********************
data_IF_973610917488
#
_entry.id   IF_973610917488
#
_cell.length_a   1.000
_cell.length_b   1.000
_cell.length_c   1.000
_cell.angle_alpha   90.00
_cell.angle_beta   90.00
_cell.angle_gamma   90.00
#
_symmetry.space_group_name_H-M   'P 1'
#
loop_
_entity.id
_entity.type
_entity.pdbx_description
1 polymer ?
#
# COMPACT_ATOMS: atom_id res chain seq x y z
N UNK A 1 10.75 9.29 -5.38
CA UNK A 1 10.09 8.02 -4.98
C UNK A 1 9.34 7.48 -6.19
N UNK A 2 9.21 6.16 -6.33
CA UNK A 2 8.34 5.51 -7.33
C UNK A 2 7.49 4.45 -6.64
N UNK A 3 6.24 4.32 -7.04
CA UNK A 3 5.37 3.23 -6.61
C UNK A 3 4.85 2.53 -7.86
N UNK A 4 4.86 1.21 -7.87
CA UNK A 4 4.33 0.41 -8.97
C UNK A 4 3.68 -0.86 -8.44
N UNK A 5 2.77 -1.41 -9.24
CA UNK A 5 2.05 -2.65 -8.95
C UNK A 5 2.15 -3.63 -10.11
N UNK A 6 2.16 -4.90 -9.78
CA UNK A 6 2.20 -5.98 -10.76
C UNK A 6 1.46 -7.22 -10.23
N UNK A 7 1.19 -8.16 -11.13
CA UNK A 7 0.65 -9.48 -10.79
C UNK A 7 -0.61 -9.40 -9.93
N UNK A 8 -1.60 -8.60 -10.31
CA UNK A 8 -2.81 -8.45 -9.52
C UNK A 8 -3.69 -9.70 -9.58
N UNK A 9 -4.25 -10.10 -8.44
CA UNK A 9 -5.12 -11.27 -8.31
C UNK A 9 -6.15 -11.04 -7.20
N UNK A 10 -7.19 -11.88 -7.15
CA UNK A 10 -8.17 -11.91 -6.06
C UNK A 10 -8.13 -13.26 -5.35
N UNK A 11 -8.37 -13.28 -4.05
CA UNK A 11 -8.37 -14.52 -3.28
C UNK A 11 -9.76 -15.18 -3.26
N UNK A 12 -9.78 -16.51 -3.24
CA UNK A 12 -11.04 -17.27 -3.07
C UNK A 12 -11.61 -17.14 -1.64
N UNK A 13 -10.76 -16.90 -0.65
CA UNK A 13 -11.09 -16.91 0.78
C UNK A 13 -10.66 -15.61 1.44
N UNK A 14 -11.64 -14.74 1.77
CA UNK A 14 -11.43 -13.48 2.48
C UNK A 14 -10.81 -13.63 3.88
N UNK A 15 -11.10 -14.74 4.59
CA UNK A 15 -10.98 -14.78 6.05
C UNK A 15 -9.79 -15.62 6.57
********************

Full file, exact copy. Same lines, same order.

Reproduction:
data_IF_973610917488
#
_entry.id   IF_973610917488
#
_cell.length_a   1.000
_cell.length_b   1.000
_cell.length_c   1.000
_cell.angle_alpha   90.00
_cell.angle_beta   90.00
_cell.angle_gamma   90.00
#
_symmetry.space_group_name_H-M   'P 1'
#
loop_
_entity.id
_entity.type
_entity.pdbx_description
1 polymer ?
#
# COMPACT_ATOMS: atom_id res chain seq x y z
N UNK A 1 10.75 9.29 -5.38
CA UNK A 1 10.09 8.02 -4.98
C UNK A 1 9.34 7.48 -6.19
N UNK A 2 9.21 6.16 -6.33
CA UNK A 2 8.34 5.51 -7.33
C UNK A 2 7.49 4.45 -6.64
N UNK A 3 6.24 4.32 -7.04
CA UNK A 3 5.37 3.23 -6.61
C UNK A 3 4.85 2.53 -7.86
N UNK A 4 4.86 1.21 -7.87
CA UNK A 4 4.33 0.41 -8.97
C UNK A 4 3.68 -0.86 -8.44
N UNK A 5 2.77 -1.41 -9.24
CA UNK A 5 2.05 -2.65 -8.95
C UNK A 5 2.15 -3.63 -10.11
N UNK A 6 2.16 -4.90 -9.78
CA UNK A 6 2.20 -5.98 -10.76
C UNK A 6 1.46 -7.22 -10.23
N UNK A 7 1.19 -8.16 -11.13
CA UNK A 7 0.65 -9.48 -10.79
C UNK A 7 -0.61 -9.40 -9.93
N UNK A 8 -1.60 -8.60 -10.31
CA UNK A 8 -2.81 -8.45 -9.52
C UNK A 8 -3.69 -9.70 -9.58
N UNK A 9 -4.25 -10.10 -8.44
CA UNK A 9 -5.12 -11.27 -8.31
C UNK A 9 -6.15 -11.04 -7.20
N UNK A 10 -7.19 -11.88 -7.15
CA UNK A 10 -8.17 -11.91 -6.06
C UNK A 10 -8.13 -13.26 -5.35
N UNK A 11 -8.37 -13.28 -4.05
CA UNK A 11 -8.37 -14.52 -3.28
C UNK A 11 -9.76 -15.18 -3.26
N UNK A 12 -9.78 -16.51 -3.24
CA UNK A 12 -11.04 -17.27 -3.07
C UNK A 12 -11.61 -17.14 -1.64
N UNK A 13 -10.76 -16.90 -0.65
CA UNK A 13 -11.09 -16.91 0.78
C UNK A 13 -10.66 -15.61 1.44
N UNK A 14 -11.64 -14.74 1.77
CA UNK A 14 -11.43 -13.48 2.48
C UNK A 14 -10.81 -13.63 3.88
N UNK A 15 -11.10 -14.74 4.59
CA UNK A 15 -10.98 -14.78 6.05
C UNK A 15 -9.79 -15.62 6.57